The evangelicalism of Arcade Fire’s Funeral



The only time that I go to church anymore is when I’m visiting Suzanne. Her family, like many in Cape Breton, are quite Catholic and her mother in particular is fairly devoted. So when I visit I join them on their weakly jaunt to the local chapel. It’s always a fascinating experience for me, as my family stopped going to church several years ago – not for any particular religious reasons, likely more out of apathy than anything – so it’s not exactly a familiar world to me.

And frankly, now that I’ve seen it again, I don’t blame my parents for getting out of it. In my experience, church services tend to go into one of two directions – either boring and uninspiring or so focused around a charismatic preacher or reverend that they border on the creepy. I have yet to attend a single religious service that I found truly inspiring. I’m not saying that I expect to find God when I go to church, but at least a spark of…something.

The worst part is the music. Considering that music might be the closest to godliness that the human race might ever come, white church music tends to be stripped of every ounce of joy, passion and energy. They’re literally the same five melodies over and over again, which is to the benefit of the organist alone. And the lyrics, ugh. Does God – if he/she/it exists – really want us to sing without subtlety, without poetry about his/her/its greatness? To cram as many words as possible into the melody without regard for pace or rhythm?

Someday I’m going to start my own church. The guests in the pews would wear stylish black suits. There would be lots of accordions. The entire congregation would sing their lungs out song after song. And when it’s all over, no one would want to leave, so we’d do it all over again.

Funeral would be the soundtrack.

Although I have never found revelation in a church, I have done so in an album. Funeral was a revelation for me from the very first note. Downloaded on a whim after reading some of the spectacular reviews the album was receiving in the fall of 2004, I still remember playing “Neighbourhood #1 (Tunnels)” through my computer speakers in my residence room. It was like a spark shot through my veins, running from my ears down through my chest and into my hand, clenching it in a fist of passion. This was more than just another one of the dozens of new albums I listen to each year. This was something else.

Overnight, Funeral became the soundtrack to my life, a spot which it pretty much monopolized for a good year or so. I told anyone and everyone about this album and about the Arcade Fire, like a disciple seeking new souls for conversion. I was a Gideon, trying to sneak this album into ever dorm room that I possibly could.

Of course, Funeral’s great irony is the title, especially in the context of how we view death. In spite of the fact that the majority of people in North America believe in some sort of afterlife, most funerals are somber, depressing affairs. There’s a huge gap in the smile-to-cry ratio, with the latter prevailing time and time again. Funeral, on the other hand, is nothing short of inspiring, far more akin to what I hope my funeral sounds like.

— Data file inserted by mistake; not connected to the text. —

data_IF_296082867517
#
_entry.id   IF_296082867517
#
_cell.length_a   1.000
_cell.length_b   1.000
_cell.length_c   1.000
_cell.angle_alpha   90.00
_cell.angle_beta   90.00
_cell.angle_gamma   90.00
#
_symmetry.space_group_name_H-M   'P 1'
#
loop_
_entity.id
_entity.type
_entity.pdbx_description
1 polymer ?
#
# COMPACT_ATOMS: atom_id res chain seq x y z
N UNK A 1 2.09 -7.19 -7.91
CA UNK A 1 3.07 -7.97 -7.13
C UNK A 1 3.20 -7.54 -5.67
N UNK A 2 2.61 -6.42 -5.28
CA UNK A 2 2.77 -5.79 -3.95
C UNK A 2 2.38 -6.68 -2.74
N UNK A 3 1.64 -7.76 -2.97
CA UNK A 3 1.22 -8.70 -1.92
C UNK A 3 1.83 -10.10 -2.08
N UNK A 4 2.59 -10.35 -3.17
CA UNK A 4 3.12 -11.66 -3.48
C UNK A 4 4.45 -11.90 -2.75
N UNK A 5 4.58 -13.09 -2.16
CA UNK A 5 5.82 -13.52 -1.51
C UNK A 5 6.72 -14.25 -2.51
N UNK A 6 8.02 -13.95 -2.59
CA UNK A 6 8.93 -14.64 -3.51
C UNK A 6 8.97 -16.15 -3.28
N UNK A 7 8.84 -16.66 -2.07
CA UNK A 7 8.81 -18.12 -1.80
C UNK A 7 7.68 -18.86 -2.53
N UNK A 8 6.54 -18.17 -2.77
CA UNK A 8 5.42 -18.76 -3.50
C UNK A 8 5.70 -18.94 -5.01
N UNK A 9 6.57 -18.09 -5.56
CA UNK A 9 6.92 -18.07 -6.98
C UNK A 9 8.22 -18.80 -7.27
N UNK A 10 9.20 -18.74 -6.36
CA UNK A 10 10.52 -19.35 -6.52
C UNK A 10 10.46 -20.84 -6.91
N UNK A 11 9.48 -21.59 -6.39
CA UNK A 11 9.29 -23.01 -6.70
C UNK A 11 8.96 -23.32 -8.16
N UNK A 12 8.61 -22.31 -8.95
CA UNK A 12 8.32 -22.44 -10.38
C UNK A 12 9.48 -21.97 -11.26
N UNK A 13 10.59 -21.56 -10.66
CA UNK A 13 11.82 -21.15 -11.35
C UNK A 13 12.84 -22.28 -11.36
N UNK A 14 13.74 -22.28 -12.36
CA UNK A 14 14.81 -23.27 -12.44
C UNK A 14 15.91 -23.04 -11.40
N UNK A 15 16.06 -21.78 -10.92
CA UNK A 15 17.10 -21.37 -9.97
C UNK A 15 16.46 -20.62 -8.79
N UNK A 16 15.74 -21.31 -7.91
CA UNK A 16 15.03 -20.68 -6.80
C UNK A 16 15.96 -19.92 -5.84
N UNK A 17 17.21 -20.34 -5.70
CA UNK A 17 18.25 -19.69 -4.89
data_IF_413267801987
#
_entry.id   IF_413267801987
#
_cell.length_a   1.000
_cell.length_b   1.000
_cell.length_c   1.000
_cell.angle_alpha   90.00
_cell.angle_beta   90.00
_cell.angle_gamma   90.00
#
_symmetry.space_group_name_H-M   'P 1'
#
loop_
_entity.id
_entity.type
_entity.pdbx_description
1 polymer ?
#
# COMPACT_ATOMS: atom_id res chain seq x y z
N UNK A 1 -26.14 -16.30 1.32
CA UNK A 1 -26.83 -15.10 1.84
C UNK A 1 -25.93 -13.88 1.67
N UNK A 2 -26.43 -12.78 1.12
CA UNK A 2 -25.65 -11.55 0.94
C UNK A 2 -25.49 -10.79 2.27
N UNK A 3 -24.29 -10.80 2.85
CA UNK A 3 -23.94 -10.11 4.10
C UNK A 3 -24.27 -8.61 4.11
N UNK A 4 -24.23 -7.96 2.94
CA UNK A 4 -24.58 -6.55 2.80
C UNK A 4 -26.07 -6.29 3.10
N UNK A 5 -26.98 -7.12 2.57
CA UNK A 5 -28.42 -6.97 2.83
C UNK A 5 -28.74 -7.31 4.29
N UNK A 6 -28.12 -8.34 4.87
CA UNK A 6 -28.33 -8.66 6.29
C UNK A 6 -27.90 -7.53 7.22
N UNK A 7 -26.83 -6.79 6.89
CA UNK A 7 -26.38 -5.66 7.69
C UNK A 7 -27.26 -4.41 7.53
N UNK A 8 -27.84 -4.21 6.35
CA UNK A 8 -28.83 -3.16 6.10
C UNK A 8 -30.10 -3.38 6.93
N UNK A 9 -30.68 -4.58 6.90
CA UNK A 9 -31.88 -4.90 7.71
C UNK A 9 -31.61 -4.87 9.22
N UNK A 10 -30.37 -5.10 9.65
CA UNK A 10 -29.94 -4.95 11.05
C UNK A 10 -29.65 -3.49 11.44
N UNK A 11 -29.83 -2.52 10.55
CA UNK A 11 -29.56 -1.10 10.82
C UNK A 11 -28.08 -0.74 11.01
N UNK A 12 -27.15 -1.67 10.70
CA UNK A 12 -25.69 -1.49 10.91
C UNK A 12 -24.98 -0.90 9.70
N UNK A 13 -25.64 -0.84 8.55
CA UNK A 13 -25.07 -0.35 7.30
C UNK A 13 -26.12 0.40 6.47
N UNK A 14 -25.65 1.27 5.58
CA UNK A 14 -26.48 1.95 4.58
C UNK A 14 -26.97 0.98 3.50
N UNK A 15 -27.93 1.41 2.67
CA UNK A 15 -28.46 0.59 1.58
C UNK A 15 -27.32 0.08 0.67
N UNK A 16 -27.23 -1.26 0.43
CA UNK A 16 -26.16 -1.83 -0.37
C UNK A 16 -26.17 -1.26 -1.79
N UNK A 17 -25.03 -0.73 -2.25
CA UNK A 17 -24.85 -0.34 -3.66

Okay, wait a minute here…I’ve already linked this album to church and to funerals…next thing you know I’ll be suggesting this album as the soundtrack for my first car, my first marriage, my first child, my first anything. And I wouldn’t have a problem with any of that.

So why does Funeral, two years after I first heard it, still sound like revelation to me? Why, after hundreds of listens, does it still inspire me to stomp my feet, clench my hand into a righteous fist and sing along to the heavens? Why was missing the band’s 2004 Halifax concert one of the biggest regrets of my short life?

I can’t tell you. I really can’t. I could try some faux-intellectualizing and suggest that it’s because the themes of childhood transitioning to adulthood relatable, or that the production finds a perfect balance between spontaneous and calculated, or that Win Butler voice sounds like it’s about to break at any second but brilliantly holds together, or the sheer passion in the delivery…

But all of that would be bullshit. Say what you will about the art of criticism, but when push comes to shove all that matters is whether or not the music inspires you – to dance, to sing, to believe. Funeral remains an inspiration.

Download: The Arcade Fire – “Neighbourhood #1 (Tunnels) (from MusicisArt)

Watch: The Arcade Fire – “Nighbourhood #1 (Tunnels)” – Live on French TV:


One response to “The evangelicalism of Arcade Fire’s Funeral

  1. Ryan, I have a vivid memory of sitting in meal hall with you and Janine somewhere around December of that year, and of you insisting that Arcade Fire is THE band that we need to listen to and love. When I finally did get around to downloading them, I knew you were right, and missing the concert that fall (because I hadn’t yet heard of them ) became one of my great regrets, too.
    Maybe someday they’ll come back…? Dare to dream, as they say.

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